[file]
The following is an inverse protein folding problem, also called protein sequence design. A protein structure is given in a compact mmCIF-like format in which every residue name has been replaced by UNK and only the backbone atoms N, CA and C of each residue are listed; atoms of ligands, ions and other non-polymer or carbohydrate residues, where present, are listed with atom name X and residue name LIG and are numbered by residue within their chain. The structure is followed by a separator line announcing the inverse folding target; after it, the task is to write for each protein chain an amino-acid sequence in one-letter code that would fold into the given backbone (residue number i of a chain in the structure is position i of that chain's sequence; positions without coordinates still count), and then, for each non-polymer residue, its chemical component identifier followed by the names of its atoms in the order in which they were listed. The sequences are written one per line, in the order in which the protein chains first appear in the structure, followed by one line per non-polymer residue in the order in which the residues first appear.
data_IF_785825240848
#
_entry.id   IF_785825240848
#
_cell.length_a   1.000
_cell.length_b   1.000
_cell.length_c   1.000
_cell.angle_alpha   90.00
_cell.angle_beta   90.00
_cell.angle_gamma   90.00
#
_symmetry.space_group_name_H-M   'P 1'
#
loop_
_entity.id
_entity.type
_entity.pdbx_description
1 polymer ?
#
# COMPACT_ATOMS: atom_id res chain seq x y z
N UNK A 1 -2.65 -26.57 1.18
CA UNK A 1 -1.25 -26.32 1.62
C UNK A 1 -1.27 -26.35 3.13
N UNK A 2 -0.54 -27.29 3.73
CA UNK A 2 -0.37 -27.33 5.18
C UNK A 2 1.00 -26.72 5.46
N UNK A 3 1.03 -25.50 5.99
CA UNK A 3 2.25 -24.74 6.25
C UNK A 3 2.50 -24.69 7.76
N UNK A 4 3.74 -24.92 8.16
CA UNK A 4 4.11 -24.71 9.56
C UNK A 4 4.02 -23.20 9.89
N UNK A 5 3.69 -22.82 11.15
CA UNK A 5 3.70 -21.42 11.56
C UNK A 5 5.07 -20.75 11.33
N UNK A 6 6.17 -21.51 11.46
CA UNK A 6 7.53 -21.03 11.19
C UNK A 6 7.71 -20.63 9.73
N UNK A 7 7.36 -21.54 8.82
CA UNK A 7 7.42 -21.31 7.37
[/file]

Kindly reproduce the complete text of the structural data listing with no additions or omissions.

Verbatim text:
The following is an inverse protein folding problem, also called protein sequence design. A protein structure is given in a compact mmCIF-like format in which every residue name has been replaced by UNK and only the backbone atoms N, CA and C of each residue are listed; atoms of ligands, ions and other non-polymer or carbohydrate residues, where present, are listed with atom name X and residue name LIG and are numbered by residue within their chain. The structure is followed by a separator line announcing the inverse folding target; after it, the task is to write for each protein chain an amino-acid sequence in one-letter code that would fold into the given backbone (residue number i of a chain in the structure is position i of that chain's sequence; positions without coordinates still count), and then, for each non-polymer residue, its chemical component identifier followed by the names of its atoms in the order in which they were listed. The sequences are written one per line, in the order in which the protein chains first appear in the structure, followed by one line per non-polymer residue in the order in which the residues first appear.
data_IF_785825240848
#
_entry.id   IF_785825240848
#
_cell.length_a   1.000
_cell.length_b   1.000
_cell.length_c   1.000
_cell.angle_alpha   90.00
_cell.angle_beta   90.00
_cell.angle_gamma   90.00
#
_symmetry.space_group_name_H-M   'P 1'
#
loop_
_entity.id
_entity.type
_entity.pdbx_description
1 polymer ?
#
# COMPACT_ATOMS: atom_id res chain seq x y z
N UNK A 1 -2.65 -26.57 1.18
CA UNK A 1 -1.25 -26.32 1.62
C UNK A 1 -1.27 -26.35 3.13
N UNK A 2 -0.54 -27.29 3.73
CA UNK A 2 -0.37 -27.33 5.18
C UNK A 2 1.00 -26.72 5.46
N UNK A 3 1.03 -25.50 5.99
CA UNK A 3 2.25 -24.74 6.25
C UNK A 3 2.50 -24.69 7.76
N UNK A 4 3.74 -24.92 8.16
CA UNK A 4 4.11 -24.71 9.56
C UNK A 4 4.02 -23.20 9.89
N UNK A 5 3.69 -22.82 11.15
CA UNK A 5 3.70 -21.42 11.56
C UNK A 5 5.07 -20.75 11.33
N UNK A 6 6.17 -21.51 11.46
CA UNK A 6 7.53 -21.03 11.19
C UNK A 6 7.71 -20.63 9.73
N UNK A 7 7.36 -21.54 8.82
CA UNK A 7 7.42 -21.31 7.37